Maya Achan as Jessica, a rebellious teenage student who is flagged as a potentially ‘problematic’ caseBen Owen

Teaching British Values is set in a secondary school and follows the implementation of the fictitious anti-extremism program RESPECT, a successor to the current UK government scheme Prevent. Jessica (Maya Acharn) is a rebellious teenage student who is flagged by RESPECT’s local enforcer, Parsons (Jenny Lazarus), as a potentially ‘problematic’ case to be sent to a special institution for behavioural correction. Jane (Erika Price), her teacher, is quietly sympathetic and tries to hinder Parson’s machinations, but soon discovers that it is her own career, not just Jessica’s status, that is on the line.

Cambridge student Jamie Webb’s debut piece is clearly intended not just as theatre, but also as political commentary, zooming in on the flaws of Prevent, which have been extensively criticised in some quarters, and offering us a vision of where it might lead if left unchecked. Unfortunately, while it acquits itself honourably, the show falls short of its ambitious double-barrelled agenda.

The best thing I can say about the way the show was staged was that I had neither a high nor a low opinion of it. I enjoyed how the show played with the boundary between stage and audience, by, for example, having English teacher Richard (Rory Russell) give an assembly talk straight at the audience, complete with a knowingly bad PowerPoint presentation, but this was sadly an exception to the generally static staging. Characters simply moved between two more-or-less identically lit areas, with the furniture you’d expect to see in a classroom and staff room. Light levels were sometimes too low, leaving some actors delivering their lines in shadow. There was also an inexplicable 15-minute intermission about 25 minutes in, for a show that would otherwise run barely over an hour. Given that the script is mostly characters talking, and that some of the dialogue isn’t exactly gripping, the production would definitely benefit from simply moving faster.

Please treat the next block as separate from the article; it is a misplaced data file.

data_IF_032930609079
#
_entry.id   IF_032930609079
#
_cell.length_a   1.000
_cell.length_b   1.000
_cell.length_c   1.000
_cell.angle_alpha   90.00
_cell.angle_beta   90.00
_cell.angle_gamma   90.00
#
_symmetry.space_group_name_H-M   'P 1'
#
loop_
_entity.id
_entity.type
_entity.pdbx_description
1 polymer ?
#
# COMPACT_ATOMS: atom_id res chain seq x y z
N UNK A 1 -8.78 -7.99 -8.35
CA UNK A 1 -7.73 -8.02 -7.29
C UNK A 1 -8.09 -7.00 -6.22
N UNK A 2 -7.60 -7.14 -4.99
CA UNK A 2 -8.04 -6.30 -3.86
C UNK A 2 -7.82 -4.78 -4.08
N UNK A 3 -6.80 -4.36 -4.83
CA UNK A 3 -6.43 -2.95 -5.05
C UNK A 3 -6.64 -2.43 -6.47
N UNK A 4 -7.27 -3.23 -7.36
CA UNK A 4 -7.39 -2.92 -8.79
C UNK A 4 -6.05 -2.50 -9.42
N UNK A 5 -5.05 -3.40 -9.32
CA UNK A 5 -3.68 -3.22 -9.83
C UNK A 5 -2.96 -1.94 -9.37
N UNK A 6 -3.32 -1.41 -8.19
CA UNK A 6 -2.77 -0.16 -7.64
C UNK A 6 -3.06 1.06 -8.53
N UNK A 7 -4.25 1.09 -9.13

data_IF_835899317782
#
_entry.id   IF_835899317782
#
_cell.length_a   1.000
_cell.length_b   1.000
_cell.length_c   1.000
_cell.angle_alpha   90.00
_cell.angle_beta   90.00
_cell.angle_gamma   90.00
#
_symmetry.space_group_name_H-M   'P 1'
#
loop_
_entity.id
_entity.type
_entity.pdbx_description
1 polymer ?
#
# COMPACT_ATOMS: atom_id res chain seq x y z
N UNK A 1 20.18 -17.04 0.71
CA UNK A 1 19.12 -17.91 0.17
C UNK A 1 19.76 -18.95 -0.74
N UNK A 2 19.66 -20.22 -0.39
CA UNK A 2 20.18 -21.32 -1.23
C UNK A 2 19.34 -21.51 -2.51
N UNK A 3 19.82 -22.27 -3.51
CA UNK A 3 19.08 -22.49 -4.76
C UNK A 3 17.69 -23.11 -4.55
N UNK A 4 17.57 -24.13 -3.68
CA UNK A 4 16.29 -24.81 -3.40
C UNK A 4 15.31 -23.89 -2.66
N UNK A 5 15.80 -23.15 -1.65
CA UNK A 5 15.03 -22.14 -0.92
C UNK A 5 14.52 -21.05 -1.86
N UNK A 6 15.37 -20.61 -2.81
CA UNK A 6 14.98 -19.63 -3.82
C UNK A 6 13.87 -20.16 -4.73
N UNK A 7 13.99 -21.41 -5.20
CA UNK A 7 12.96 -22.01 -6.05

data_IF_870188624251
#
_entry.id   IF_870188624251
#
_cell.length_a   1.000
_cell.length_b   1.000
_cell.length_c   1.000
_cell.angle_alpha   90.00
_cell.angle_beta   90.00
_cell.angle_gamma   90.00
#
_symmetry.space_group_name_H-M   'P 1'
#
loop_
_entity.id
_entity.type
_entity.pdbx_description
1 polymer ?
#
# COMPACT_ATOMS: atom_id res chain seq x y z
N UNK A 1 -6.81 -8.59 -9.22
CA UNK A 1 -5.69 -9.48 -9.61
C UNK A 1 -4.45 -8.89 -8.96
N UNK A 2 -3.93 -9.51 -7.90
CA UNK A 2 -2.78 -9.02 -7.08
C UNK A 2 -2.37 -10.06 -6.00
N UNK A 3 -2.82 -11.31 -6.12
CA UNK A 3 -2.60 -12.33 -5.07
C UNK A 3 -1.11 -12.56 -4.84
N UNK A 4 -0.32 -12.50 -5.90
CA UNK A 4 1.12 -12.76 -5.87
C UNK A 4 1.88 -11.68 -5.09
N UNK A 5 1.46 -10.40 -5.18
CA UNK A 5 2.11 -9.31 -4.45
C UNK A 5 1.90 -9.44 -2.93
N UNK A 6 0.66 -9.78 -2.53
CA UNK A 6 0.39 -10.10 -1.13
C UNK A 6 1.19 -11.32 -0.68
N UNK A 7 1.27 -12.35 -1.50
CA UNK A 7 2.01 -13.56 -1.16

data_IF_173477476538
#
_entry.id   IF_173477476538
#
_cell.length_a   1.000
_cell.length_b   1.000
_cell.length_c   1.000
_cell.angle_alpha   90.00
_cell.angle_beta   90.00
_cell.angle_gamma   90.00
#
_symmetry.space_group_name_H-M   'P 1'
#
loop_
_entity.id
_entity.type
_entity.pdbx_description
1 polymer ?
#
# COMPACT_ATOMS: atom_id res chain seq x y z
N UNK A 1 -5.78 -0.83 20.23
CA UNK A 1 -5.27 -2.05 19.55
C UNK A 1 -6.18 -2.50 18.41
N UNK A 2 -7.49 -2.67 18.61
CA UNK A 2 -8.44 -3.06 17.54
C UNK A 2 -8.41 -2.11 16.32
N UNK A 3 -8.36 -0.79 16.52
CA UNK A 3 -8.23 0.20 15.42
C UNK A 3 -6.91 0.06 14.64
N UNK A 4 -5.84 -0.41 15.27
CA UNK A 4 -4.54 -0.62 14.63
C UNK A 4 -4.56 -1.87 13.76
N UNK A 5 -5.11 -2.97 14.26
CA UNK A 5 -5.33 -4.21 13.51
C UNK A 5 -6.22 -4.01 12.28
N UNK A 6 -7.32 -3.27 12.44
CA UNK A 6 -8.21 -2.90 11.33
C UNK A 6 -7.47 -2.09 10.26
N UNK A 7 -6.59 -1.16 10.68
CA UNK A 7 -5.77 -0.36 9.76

The cast is generally competent, but the standout performance is from Lazarus, who plays Parsons with brilliant sanctimony. She carries the play with the subtle combination of malice and pettiness that we expect of the most obnoxious bureaucrats. Russell also gives a very believable portrayal of Richard’s struggle to choose between the ideals of the RESPECT program and supporting his close friend and fellow teacher Jane, which lends some nuance to the central conflict of the story.

Jenny Lazarus as Parsons, who embodies the “subtle combination of malice and pettiness”Ben Owen

The script has some bright spots. The audience is treated to a lesson on Macbeth right before a major betrayal unfolds, which was a subtlety of foreshadowing I loved. More broadly, it puts a spotlight on how the use of jargon and technical vocabulary (e.g. ‘restorative conversations’, ‘flagging cases’) is dehumanising, insulating decision-makers from the very real consequences they inflict on people. It targets the empty concept of ‘British values’ to show that in practice, these are whatever the people in charge want them to be. Parsons claims to be defending the values of liberal democracy but gives the lie to that statement in the way in which she treats Jessica – deciding with little due process that she is indeed a problem and then manipulating her so RESPECT can take action.

Unfortunately, I don’t think the script manages to answer the central political question it claims to engage. The play quite rightly rejects the use of terror attacks as a justification for all manner of rights violations by presenting characters who do just that. But what is the moral here? Is it that while terrorism is obviously awful, it does not give us a reason to systematically single out an entire group, the vast majority of whom are innocent?

For a show that bills itself as a political play, I expected a deeper engagement with the question of how liberty is to be balanced against security – an important nuance that the show unfortunately rides roughshod over. Parsons memorably argues that it is completely logical to “give up a little bit of our liberty for additional security” – an argument that, in context, we are clearly intended to reject. Parsons’ line presumably references Benjamin Franklin’s remark that “those who would give up essential Liberty, to purchase a little temporary Safety, deserve neither Liberty nor Safety”, but misses out the important qualifiers: that the statement only stands when ‘essential liberty’ and ‘temporary safety’ are in question. In general, there is nothing necessarily wrong or even exceptional about a compromise of liberty for security, and institutionalised racism is not the only compromise of this kind. At times, however, the play comes dangerously close to missing this nuance. Therefore, while it is stronger as a work of drama, it is unfortunately not a particularly astute piece of political commentary, despite its billing.

Teaching British Values is on at the Robinson College Auditorium until Saturday 10 February

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